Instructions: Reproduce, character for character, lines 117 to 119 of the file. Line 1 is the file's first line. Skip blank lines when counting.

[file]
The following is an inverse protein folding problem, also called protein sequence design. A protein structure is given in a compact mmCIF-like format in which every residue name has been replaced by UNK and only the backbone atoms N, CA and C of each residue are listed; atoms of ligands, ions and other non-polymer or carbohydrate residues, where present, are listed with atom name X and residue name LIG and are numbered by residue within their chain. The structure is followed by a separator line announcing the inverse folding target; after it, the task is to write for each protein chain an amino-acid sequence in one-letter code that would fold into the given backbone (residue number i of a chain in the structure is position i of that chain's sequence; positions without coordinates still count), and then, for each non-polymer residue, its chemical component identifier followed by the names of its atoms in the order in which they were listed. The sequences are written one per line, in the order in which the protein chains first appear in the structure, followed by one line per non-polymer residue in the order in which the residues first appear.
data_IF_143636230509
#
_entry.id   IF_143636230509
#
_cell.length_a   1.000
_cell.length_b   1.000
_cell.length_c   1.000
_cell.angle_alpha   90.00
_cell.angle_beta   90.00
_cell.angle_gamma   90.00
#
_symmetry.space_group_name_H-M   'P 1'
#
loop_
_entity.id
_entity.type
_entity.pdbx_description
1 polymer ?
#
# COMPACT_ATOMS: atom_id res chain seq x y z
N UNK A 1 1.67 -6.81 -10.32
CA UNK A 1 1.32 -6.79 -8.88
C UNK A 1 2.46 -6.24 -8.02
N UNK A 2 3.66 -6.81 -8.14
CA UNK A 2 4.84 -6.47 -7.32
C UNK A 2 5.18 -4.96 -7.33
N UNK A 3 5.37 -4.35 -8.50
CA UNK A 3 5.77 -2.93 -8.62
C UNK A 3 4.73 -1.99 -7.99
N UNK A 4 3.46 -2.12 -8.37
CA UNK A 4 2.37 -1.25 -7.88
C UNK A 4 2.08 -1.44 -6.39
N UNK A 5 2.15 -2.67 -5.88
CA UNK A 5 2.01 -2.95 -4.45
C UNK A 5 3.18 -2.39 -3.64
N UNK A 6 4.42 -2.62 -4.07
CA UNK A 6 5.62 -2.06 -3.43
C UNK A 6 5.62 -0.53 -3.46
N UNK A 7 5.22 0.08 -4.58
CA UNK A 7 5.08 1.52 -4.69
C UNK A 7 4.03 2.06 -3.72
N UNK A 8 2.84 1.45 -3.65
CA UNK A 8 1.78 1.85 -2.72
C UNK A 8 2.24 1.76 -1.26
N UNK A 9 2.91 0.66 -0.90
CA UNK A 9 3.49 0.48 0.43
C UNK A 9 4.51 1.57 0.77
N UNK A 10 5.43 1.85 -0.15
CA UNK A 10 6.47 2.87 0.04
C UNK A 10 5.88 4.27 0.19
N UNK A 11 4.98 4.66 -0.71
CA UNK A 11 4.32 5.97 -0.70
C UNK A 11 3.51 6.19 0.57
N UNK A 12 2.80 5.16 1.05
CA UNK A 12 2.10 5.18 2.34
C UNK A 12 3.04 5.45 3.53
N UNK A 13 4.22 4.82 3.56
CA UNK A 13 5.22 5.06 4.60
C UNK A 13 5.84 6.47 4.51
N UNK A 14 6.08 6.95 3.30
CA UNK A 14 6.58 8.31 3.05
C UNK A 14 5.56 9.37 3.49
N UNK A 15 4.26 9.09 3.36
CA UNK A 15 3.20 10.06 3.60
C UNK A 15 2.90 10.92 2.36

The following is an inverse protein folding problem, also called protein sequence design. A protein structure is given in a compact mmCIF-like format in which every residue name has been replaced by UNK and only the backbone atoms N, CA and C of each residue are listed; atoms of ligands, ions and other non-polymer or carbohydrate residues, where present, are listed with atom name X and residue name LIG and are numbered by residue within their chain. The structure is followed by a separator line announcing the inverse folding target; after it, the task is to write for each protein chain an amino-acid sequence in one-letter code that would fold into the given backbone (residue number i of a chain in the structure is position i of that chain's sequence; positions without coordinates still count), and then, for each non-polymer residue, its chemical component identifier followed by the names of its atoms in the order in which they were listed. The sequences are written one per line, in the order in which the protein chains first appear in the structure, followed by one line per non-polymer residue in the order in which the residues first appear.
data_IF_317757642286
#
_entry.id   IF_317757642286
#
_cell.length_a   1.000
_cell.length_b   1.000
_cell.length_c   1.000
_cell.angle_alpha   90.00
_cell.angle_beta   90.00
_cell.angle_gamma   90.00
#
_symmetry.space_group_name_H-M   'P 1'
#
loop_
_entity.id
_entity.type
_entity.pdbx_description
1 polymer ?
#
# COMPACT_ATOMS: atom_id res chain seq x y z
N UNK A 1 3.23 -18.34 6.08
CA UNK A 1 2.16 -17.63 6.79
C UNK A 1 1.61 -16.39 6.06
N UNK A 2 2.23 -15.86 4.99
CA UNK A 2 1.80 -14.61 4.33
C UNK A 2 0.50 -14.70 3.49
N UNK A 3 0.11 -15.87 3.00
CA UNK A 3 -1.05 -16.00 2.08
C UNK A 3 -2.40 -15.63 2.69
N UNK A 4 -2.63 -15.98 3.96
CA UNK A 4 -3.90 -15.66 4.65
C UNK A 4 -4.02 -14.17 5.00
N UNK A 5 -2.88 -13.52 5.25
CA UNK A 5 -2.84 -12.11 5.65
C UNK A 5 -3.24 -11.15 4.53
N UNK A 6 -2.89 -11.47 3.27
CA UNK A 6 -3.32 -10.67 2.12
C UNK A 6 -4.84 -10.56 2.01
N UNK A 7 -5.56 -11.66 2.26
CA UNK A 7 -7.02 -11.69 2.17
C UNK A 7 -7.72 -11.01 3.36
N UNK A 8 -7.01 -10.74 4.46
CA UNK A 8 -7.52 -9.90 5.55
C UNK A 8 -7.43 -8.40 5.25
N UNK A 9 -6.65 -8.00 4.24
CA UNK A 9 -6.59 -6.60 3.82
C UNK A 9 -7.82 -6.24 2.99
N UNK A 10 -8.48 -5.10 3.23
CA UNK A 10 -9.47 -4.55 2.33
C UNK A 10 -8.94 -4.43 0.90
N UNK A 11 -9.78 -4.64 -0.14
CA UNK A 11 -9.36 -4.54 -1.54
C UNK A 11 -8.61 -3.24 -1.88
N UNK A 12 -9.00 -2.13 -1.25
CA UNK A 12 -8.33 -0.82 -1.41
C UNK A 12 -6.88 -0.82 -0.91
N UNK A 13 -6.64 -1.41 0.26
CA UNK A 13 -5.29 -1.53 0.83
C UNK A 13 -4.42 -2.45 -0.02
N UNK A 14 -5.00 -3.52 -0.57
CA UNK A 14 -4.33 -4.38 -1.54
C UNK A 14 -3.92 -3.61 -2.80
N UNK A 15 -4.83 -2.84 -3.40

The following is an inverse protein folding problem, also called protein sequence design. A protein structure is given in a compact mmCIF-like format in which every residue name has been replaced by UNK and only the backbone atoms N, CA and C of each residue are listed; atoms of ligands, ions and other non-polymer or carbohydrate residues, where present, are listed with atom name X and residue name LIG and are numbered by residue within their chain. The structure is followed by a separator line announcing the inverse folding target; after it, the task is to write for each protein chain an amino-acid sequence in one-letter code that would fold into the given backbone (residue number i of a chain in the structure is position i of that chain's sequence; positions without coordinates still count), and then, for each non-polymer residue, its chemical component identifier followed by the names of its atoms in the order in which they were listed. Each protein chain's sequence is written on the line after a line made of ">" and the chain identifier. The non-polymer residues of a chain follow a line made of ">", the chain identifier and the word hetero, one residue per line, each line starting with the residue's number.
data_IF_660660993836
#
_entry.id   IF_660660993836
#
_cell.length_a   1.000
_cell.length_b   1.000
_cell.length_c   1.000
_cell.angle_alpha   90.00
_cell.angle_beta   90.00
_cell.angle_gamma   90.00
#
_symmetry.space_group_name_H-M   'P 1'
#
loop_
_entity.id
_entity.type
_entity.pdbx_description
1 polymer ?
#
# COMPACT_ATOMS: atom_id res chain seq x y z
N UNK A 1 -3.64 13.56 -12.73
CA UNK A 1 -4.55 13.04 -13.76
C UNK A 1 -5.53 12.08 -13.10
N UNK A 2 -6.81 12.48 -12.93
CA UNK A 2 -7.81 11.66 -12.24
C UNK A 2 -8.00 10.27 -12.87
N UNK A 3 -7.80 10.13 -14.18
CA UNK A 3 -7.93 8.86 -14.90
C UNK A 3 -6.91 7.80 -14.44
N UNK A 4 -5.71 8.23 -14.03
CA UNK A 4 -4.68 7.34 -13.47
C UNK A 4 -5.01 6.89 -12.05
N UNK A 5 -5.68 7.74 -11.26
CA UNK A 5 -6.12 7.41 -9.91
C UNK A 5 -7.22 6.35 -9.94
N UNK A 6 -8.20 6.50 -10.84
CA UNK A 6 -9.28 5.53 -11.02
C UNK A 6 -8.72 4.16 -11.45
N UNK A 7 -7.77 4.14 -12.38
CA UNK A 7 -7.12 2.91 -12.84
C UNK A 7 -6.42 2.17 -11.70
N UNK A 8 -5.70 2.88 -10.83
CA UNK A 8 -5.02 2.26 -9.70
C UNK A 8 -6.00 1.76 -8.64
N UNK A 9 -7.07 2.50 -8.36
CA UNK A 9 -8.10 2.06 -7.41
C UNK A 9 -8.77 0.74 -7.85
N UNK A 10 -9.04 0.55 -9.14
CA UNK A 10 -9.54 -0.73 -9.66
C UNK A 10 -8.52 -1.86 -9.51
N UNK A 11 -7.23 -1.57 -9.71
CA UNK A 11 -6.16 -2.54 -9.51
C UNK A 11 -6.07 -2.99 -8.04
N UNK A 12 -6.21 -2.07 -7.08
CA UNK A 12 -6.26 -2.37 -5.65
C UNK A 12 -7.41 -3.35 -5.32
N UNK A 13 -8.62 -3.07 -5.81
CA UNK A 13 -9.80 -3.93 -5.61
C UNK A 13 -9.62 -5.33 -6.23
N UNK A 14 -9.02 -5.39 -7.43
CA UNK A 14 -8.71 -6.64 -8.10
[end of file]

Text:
C UNK A 10 -8.94 -4.43 0.90
N UNK A 11 -9.78 -4.64 -0.14
CA UNK A 11 -9.36 -4.54 -1.54